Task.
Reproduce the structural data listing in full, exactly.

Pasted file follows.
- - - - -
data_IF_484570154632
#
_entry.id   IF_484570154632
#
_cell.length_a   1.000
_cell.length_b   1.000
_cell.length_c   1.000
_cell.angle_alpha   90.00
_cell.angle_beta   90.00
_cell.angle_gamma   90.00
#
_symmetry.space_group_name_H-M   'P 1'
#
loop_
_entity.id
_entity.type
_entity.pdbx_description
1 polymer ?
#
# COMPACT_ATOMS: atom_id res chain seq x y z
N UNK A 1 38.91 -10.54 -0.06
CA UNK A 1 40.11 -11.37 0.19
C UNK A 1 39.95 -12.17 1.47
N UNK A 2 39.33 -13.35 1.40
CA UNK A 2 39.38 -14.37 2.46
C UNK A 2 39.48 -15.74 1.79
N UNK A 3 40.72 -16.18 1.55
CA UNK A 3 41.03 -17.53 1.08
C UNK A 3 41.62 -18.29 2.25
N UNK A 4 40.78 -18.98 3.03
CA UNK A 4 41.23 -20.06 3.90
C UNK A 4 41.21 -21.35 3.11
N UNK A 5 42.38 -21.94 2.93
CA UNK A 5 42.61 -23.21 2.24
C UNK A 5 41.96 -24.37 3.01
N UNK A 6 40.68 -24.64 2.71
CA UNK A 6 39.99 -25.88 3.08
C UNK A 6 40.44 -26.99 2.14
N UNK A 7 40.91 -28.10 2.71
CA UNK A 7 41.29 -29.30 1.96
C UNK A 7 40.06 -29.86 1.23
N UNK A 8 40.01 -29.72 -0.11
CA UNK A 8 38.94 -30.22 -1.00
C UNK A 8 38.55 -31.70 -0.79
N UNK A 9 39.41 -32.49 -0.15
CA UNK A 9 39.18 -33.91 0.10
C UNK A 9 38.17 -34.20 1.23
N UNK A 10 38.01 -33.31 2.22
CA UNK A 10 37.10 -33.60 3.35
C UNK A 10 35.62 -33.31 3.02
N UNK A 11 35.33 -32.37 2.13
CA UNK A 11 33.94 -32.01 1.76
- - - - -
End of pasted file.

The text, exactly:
data_IF_484570154632
#
_entry.id   IF_484570154632
#
_cell.length_a   1.000
_cell.length_b   1.000
_cell.length_c   1.000
_cell.angle_alpha   90.00
_cell.angle_beta   90.00
_cell.angle_gamma   90.00
#
_symmetry.space_group_name_H-M   'P 1'
#
loop_
_entity.id
_entity.type
_entity.pdbx_description
1 polymer ?
#
# COMPACT_ATOMS: atom_id res chain seq x y z
N UNK A 1 38.91 -10.54 -0.06
CA UNK A 1 40.11 -11.37 0.19
C UNK A 1 39.95 -12.17 1.47
N UNK A 2 39.33 -13.35 1.40
CA UNK A 2 39.38 -14.37 2.46
C UNK A 2 39.48 -15.74 1.79
N UNK A 3 40.72 -16.18 1.55
CA UNK A 3 41.03 -17.53 1.08
C UNK A 3 41.62 -18.29 2.25
N UNK A 4 40.78 -18.98 3.03
CA UNK A 4 41.23 -20.06 3.90
C UNK A 4 41.21 -21.35 3.11
N UNK A 5 42.38 -21.94 2.93
CA UNK A 5 42.61 -23.21 2.24
C UNK A 5 41.96 -24.37 3.01
N UNK A 6 40.68 -24.64 2.71
CA UNK A 6 39.99 -25.88 3.08
C UNK A 6 40.44 -26.99 2.14
N UNK A 7 40.91 -28.10 2.71
CA UNK A 7 41.29 -29.30 1.96
C UNK A 7 40.06 -29.86 1.23
N UNK A 8 40.01 -29.72 -0.11
CA UNK A 8 38.94 -30.22 -1.00
C UNK A 8 38.55 -31.70 -0.79
N UNK A 9 39.41 -32.49 -0.15
CA UNK A 9 39.18 -33.91 0.10
C UNK A 9 38.17 -34.20 1.23
N UNK A 10 38.01 -33.31 2.22
CA UNK A 10 37.10 -33.60 3.35
C UNK A 10 35.62 -33.31 3.02
N UNK A 11 35.33 -32.37 2.13
CA UNK A 11 33.94 -32.01 1.76